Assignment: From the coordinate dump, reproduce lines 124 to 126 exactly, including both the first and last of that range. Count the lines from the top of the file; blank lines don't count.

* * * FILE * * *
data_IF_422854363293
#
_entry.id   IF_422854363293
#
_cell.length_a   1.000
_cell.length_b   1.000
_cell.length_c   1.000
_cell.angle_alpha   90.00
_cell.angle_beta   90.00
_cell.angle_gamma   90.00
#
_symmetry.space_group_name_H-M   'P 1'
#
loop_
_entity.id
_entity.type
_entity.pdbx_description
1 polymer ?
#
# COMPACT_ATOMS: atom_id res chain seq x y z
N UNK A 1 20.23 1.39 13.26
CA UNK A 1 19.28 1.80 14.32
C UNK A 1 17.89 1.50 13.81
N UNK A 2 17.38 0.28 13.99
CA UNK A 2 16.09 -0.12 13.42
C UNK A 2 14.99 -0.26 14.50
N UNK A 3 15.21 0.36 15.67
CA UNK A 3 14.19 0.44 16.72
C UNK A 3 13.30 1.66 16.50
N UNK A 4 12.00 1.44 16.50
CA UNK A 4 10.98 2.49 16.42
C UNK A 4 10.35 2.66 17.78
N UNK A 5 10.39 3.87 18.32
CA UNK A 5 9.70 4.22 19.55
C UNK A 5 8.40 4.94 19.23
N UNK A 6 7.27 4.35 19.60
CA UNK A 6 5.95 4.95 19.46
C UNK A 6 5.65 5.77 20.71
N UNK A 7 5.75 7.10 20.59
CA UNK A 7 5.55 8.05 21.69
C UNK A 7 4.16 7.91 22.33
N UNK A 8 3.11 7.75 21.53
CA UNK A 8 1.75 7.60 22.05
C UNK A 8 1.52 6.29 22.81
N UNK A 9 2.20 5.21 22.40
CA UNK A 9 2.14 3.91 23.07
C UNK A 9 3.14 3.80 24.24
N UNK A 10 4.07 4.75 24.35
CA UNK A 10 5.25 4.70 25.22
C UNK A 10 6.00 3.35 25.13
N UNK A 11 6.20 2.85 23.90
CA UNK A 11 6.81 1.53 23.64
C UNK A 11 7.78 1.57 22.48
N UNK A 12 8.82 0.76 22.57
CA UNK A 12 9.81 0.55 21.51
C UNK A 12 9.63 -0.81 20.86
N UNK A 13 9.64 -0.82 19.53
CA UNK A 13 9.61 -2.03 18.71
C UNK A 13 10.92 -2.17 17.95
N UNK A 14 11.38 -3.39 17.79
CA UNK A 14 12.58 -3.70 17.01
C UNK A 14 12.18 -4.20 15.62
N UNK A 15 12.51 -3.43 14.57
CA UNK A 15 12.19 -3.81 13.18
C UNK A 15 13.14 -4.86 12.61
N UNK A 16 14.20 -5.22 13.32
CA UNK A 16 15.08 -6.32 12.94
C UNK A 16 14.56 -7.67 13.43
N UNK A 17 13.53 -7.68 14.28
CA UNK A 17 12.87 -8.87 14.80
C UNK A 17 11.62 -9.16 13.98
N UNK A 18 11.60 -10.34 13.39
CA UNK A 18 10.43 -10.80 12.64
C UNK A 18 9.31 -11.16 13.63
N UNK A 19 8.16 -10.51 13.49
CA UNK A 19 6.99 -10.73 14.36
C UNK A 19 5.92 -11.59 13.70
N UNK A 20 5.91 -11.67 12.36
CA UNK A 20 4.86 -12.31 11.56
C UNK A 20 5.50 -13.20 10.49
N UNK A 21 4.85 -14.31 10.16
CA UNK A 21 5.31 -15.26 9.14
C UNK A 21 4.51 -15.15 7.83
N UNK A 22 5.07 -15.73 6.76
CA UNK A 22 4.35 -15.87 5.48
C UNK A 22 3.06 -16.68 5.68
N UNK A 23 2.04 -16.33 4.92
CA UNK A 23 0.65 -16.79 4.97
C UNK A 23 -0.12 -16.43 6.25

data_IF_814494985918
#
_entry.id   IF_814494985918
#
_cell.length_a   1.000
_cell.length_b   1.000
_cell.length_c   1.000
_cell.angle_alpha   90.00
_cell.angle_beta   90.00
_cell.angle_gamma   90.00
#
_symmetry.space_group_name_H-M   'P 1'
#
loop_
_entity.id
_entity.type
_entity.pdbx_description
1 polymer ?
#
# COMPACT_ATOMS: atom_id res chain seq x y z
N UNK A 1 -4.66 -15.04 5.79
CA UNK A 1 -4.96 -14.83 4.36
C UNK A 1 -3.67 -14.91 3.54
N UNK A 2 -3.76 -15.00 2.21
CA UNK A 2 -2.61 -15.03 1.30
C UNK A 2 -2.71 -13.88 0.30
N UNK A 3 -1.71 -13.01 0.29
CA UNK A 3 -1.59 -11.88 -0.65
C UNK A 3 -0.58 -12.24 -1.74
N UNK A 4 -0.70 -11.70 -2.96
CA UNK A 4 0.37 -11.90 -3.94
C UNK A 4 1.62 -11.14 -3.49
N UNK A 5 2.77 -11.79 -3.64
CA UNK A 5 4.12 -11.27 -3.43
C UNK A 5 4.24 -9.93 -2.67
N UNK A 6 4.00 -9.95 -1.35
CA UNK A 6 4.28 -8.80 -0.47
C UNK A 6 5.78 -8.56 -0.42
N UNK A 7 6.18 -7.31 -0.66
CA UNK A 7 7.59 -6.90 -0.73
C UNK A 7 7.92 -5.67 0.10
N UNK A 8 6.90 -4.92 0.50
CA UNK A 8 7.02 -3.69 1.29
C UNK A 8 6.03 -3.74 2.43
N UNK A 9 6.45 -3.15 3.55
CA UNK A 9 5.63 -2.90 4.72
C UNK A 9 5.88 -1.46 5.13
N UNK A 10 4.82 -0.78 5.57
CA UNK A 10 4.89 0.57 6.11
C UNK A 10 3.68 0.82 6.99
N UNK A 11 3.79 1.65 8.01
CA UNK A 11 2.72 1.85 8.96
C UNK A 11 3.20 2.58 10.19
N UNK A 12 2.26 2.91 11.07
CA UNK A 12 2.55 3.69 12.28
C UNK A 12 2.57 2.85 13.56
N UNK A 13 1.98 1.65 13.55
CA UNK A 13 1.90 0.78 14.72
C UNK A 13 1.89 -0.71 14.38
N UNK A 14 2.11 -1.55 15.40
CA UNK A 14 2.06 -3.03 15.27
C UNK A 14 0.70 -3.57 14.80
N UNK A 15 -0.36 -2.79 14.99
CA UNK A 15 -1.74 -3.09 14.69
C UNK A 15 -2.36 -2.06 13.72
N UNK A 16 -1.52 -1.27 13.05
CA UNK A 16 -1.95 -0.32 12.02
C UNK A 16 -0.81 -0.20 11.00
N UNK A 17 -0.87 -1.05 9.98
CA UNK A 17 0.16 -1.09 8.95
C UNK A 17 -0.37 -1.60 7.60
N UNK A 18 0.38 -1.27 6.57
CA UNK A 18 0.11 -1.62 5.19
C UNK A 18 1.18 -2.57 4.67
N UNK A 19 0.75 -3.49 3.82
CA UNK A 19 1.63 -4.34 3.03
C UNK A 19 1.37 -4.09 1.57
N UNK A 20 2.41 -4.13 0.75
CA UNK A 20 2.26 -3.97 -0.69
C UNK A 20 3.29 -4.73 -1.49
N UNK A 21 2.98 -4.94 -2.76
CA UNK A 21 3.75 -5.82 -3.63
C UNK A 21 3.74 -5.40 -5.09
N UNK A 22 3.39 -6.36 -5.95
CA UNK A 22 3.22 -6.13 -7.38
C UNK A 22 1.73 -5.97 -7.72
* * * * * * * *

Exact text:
C UNK A 5 4.24 -9.93 -2.67
N UNK A 6 4.00 -9.95 -1.35
CA UNK A 6 4.28 -8.80 -0.47